Connections to Cancer
HOW does gum infection contribute to various types of cancers throughout the body? That we don’t know. It is speculated that the germs involved send toxic materials into the system and these toxins, such as aflatoxin or nitrosamines are carcinogenic in and of themselves.
Others theorize that it’s the inflammatory potential of periodontal disease that somehow triggers or promotes carcinogenesis. Clearly, levels of a number of inflammatory markers are elevated in periodontal attack. Entities like C-reactive protein, heat-shock protein, some interleukins and other cytokines.
A recent study found that participants with a history of gum disease had:
Another report showed a five-fold increase in risk for tongue cancer for every millimeter of periodontal bone loss.
Others may say that individuals who are susceptible to the periodontal inflammatory complex are also more prone to have cancer and that the two are not causally related at all.
Chronic Periodontitis and the Risk of Tongue Cancer
Arch Otolaryngol Head Neck Surg. 2007;133:450-454.
Mine Tezal, DDS, PhD; Maureen A. Sullivan, DDS; Mary E. Reid, PhD; James R. Marshall, PhD; Andrew Hyland, PhD; Thom Loree, MD; Cheryl Lillis, BS; Linda Hauck, BA; Jean Wactawski-Wende, PhD; Frank A. Scannapieco, DMD, PhD
Objective To assess the association between the history of chronic periodontitis and the risk of tongue cancer.
Design Case-control study using preexisting data from patients admitted between June 15, 1999, and November 17, 2005.
Setting Department of Dentistry and Maxillofacial Prosthetics at Roswell Park Cancer Institute (RPCI), Buffalo, NY.
Patients The cases comprised 51 non-Hispanic white men newly diagnosed as having primary squamous cell carcinoma of the tongue, and the controls, 54 non-Hispanic white men evaluated during the same period but with negative results for malignancy. Children (aged <21 years), edentulous or immunocompromised patients, and those with history of any cancer were excluded. History of periodontitis was assessed by alveolar bone loss measured from panoramic radiographs by 1 examiner blind to cancer status.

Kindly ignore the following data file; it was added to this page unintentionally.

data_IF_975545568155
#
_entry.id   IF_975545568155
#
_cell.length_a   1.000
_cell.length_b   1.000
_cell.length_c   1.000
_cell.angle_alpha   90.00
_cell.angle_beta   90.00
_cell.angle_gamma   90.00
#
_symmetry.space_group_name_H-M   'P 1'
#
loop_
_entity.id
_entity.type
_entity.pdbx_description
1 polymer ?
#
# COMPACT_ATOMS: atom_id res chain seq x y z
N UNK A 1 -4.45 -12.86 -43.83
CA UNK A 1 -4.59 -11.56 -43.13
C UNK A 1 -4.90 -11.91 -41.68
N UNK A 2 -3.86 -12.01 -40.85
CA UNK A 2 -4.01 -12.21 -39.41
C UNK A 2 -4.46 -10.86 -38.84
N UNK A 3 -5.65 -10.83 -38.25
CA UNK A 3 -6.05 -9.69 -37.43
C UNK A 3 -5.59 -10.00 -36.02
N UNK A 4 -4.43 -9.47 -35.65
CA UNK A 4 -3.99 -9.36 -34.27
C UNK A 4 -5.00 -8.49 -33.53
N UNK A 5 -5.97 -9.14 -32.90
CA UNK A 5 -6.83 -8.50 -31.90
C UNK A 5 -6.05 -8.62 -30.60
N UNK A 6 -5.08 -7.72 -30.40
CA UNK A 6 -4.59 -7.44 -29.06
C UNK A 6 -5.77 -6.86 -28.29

Main Outcome Measure Incidence of tongue cancer obtained from the RPCI Tumor Registry.
Results After adjusting for the effects of age at diagnosis, smoking status, and number of teeth, each millimeter of alveolar bone loss was associated with a 5.23-fold increase in the risk of tongue cancer (odds ratio, 5.23; 95% confidence interval, 2.64-10.35).
Conclusions This study suggests an association between chronic periodontitis and the risk of tongue cancer in men, independent of smoking status, age, race, ethnicity, and number of teeth. This association needs to be confirmed by larger studies using quantitative assessment of lifetime tobacco exposure. If this association is confirmed, it has a potential impact on understanding the etiology of oral cancer as well as on its prevention and control.
Periodontal Disease And Pancreatic Cancer Linked
Pancreatic cancer is the fourth leading cause of cancer death in the U.S.; more than 30,000 Americans are expected to die from the disease this year. It is an extremely difficult cancer to treat and little is known about what causes it. One established risk factor in pancreatic cancer is cigarette smoking; other links have been made to obesity, diabetes type 2 and insulin resistance. In a new study, researchers at the Harvard School of Public Health (HSPH) and Dana-Farber Cancer Institute found that periodontal disease was associated with an increased risk of cancer of the pancreas. The study will appear in the January 17, 2007 issue of the Journal of the National Cancer Institute.
“Our study provides the first strong evidence that periodontal disease may increase the risk of pancreatic cancer. This finding is of significance as it may provide some new insights into the mechanism of this highly fatal disease,” said lead author Dominique Michaud, assistant professor of epidemiology at HSPH.
Periodontal disease is caused by bacterial infection and inflammation of the gums that over time causes loss of bone that supports the teeth; tooth loss is a consequence of severe periodontal disease. Two previous studies had found a link between tooth loss or periodontitis and pancreatic cancer, but one consisted of all smokers and the other did not control for smoking in the analysis, and therefore no firm conclusions could be drawn from these studies.